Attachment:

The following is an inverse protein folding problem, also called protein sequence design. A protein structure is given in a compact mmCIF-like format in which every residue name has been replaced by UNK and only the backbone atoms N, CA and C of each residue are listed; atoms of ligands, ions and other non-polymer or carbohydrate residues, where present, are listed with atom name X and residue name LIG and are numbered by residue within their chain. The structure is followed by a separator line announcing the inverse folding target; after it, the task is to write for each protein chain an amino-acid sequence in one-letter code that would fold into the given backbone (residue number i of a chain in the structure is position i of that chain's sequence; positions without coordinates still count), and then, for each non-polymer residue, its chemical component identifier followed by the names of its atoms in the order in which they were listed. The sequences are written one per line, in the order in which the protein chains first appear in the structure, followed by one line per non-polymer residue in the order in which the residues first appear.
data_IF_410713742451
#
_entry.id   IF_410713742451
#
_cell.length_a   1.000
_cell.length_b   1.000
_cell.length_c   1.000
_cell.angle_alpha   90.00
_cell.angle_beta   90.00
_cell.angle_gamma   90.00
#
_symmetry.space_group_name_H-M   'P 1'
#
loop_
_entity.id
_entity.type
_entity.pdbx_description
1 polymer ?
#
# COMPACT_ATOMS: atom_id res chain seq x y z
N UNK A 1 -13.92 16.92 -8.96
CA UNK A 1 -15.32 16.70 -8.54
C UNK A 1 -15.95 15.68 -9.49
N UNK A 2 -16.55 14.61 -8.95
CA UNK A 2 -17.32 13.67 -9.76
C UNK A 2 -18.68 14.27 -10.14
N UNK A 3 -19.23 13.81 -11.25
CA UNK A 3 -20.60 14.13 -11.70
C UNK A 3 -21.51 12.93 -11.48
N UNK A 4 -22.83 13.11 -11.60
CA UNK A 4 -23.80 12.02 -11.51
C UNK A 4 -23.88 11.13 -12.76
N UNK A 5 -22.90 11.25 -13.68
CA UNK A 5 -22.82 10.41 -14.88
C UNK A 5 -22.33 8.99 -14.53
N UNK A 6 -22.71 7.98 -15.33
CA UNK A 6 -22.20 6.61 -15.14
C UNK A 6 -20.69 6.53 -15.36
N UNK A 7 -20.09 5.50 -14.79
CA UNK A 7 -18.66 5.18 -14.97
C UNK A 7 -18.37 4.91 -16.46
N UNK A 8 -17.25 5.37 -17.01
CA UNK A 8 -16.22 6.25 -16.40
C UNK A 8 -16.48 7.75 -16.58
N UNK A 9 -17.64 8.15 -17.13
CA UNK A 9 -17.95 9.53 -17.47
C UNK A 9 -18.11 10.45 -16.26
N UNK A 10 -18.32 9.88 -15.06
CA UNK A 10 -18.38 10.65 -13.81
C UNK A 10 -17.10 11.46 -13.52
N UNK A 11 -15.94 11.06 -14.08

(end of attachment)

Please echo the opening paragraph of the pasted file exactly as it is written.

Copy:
The following is an inverse protein folding problem, also called protein sequence design. A protein structure is given in a compact mmCIF-like format in which every residue name has been replaced by UNK and only the backbone atoms N, CA and C of each residue are listed; atoms of ligands, ions and other non-polymer or carbohydrate residues, where present, are listed with atom name X and residue name LIG and are numbered by residue within their chain. The structure is followed by a separator line announcing the inverse folding target; after it, the task is to write for each protein chain an amino-acid sequence in one-letter code that would fold into the given backbone (residue number i of a chain in the structure is position i of that chain's sequence; positions without coordinates still count), and then, for each non-polymer residue, its chemical component identifier followed by the names of its atoms in the order in which they were listed. The sequences are written one per line, in the order in which the protein chains first appear in the structure, followed by one line per non-polymer residue in the order in which the residues first appear.